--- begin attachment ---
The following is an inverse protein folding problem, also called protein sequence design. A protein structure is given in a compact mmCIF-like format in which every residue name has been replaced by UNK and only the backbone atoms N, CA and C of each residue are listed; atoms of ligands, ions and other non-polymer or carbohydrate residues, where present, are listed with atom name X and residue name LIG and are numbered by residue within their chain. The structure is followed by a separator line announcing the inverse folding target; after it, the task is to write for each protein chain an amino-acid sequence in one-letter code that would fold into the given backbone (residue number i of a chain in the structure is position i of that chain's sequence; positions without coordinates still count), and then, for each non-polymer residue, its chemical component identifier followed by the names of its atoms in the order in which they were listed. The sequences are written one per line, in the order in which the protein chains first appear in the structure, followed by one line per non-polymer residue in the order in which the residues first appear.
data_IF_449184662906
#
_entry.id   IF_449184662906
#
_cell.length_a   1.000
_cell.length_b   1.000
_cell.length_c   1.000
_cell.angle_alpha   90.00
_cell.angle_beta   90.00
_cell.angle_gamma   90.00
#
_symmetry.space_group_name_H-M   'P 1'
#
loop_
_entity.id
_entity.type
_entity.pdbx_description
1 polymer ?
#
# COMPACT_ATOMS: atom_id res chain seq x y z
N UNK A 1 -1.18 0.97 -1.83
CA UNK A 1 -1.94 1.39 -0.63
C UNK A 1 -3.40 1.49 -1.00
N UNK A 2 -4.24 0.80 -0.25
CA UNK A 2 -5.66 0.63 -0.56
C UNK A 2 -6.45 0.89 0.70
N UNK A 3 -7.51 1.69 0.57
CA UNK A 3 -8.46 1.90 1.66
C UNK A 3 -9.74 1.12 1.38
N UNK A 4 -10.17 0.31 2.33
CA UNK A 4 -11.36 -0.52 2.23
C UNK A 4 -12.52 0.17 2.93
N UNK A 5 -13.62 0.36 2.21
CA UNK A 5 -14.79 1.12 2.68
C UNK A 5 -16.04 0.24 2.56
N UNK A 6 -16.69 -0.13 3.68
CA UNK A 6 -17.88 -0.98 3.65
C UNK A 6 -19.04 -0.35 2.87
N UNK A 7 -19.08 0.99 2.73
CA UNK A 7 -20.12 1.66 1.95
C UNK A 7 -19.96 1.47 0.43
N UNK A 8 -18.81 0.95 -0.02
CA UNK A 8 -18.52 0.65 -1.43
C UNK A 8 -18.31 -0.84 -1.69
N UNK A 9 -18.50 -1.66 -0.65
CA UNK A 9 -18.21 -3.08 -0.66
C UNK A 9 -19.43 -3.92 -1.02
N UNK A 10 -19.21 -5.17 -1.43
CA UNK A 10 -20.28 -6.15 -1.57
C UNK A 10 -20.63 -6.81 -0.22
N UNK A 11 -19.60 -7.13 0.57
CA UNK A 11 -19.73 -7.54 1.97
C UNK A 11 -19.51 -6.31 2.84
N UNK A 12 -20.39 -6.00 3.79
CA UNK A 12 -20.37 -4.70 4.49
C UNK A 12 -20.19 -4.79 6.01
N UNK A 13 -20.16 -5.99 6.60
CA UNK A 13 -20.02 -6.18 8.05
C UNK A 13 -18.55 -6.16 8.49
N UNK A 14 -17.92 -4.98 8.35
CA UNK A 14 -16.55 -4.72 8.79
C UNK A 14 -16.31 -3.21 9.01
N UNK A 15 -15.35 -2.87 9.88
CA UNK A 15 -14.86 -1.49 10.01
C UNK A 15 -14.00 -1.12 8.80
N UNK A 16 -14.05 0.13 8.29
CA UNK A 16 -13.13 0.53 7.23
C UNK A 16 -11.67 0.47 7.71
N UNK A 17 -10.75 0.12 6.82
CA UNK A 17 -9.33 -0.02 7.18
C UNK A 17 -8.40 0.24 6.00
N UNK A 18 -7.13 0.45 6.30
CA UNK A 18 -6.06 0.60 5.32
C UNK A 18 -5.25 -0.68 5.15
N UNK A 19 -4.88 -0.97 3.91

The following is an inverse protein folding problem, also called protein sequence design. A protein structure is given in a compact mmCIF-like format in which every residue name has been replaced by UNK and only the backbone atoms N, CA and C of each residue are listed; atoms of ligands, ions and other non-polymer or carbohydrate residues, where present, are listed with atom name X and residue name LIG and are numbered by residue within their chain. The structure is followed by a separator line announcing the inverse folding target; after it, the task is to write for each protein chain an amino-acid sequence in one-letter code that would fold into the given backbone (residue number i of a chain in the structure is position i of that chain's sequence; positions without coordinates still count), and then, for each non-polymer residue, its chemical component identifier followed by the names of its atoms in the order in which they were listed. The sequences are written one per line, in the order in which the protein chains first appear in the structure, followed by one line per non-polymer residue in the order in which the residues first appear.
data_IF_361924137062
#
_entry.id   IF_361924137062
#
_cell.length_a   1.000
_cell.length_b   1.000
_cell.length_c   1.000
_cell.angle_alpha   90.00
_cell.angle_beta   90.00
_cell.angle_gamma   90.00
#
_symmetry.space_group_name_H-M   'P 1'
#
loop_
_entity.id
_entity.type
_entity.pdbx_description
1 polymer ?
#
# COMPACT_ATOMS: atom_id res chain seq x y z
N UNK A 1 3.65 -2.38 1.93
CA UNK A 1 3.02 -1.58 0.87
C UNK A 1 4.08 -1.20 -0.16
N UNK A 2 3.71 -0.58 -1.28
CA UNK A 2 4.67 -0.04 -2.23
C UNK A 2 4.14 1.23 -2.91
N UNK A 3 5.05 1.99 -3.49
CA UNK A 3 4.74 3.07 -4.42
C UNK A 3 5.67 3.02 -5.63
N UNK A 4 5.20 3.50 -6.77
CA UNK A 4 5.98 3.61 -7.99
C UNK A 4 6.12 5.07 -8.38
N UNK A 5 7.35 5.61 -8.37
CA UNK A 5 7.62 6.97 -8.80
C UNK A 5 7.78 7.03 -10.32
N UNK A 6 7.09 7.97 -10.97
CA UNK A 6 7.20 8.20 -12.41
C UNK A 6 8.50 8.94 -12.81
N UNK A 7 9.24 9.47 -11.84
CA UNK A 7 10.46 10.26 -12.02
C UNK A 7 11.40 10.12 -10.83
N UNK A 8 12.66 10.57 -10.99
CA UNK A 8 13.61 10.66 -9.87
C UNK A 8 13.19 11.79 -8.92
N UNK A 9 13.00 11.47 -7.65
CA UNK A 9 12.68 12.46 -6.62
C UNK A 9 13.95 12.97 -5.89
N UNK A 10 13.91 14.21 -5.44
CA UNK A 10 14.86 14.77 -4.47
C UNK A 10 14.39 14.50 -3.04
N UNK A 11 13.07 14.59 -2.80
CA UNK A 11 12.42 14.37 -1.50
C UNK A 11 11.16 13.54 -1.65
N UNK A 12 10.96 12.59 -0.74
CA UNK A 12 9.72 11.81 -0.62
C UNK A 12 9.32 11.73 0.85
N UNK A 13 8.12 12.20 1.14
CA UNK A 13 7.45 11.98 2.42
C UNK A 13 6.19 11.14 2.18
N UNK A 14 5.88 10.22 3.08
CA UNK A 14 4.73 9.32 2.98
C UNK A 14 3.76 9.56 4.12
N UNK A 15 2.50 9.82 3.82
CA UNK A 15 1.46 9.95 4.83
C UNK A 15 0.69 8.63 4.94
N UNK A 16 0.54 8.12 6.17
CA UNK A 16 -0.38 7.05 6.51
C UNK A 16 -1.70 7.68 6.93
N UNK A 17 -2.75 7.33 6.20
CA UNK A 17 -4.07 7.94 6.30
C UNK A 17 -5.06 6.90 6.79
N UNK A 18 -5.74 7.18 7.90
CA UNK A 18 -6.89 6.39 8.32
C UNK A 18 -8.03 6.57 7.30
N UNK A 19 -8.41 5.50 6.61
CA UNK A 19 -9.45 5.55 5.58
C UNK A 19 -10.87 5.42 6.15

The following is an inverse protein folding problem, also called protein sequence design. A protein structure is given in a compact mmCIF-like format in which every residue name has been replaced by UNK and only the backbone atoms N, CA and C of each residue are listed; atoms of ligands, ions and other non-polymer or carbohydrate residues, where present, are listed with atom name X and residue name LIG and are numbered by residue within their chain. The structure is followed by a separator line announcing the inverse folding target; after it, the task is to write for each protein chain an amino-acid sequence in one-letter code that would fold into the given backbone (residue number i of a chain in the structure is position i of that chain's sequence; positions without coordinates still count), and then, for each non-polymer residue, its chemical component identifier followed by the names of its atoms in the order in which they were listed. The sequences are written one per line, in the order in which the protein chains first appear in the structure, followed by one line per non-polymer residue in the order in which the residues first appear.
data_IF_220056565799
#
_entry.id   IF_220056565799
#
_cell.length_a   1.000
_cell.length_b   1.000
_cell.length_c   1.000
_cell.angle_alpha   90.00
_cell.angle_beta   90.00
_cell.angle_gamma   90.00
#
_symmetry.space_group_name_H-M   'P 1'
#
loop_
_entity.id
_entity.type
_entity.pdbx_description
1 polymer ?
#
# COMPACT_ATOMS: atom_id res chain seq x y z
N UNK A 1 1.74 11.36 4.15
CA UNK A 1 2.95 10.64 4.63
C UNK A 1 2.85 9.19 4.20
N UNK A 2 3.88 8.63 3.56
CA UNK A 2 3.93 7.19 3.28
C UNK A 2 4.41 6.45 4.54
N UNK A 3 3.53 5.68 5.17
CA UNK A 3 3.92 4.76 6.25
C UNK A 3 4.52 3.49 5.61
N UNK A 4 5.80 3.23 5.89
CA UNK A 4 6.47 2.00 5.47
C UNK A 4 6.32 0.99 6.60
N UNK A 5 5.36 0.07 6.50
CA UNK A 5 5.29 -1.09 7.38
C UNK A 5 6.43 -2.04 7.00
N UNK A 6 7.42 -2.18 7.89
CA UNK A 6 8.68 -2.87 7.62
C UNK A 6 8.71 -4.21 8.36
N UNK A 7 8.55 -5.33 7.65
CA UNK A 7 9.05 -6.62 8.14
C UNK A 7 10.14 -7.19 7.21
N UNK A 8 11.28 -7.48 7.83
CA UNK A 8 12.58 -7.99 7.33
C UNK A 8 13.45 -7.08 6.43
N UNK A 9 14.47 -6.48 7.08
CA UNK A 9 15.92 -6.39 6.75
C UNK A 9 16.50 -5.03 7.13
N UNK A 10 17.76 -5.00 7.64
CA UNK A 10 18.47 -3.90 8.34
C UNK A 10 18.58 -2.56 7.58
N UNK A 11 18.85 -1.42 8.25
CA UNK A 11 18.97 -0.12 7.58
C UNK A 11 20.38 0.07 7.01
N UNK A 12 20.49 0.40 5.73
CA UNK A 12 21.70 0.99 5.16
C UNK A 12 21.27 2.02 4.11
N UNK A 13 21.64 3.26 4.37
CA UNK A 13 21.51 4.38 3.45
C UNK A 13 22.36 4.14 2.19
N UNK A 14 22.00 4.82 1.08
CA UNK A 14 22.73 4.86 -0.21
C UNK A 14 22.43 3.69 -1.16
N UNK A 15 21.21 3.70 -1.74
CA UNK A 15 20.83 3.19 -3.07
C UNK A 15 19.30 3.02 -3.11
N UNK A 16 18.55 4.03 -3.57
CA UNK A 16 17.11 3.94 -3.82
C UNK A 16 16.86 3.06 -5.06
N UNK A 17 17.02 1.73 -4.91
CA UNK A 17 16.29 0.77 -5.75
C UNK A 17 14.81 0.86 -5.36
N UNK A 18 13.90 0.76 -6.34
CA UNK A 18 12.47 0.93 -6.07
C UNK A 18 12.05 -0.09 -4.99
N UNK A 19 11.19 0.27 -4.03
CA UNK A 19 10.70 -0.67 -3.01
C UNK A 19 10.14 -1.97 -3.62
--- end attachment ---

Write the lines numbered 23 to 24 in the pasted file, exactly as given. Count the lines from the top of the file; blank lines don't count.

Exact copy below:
CA UNK A 1 -1.94 1.39 -0.63
C UNK A 1 -3.40 1.49 -1.00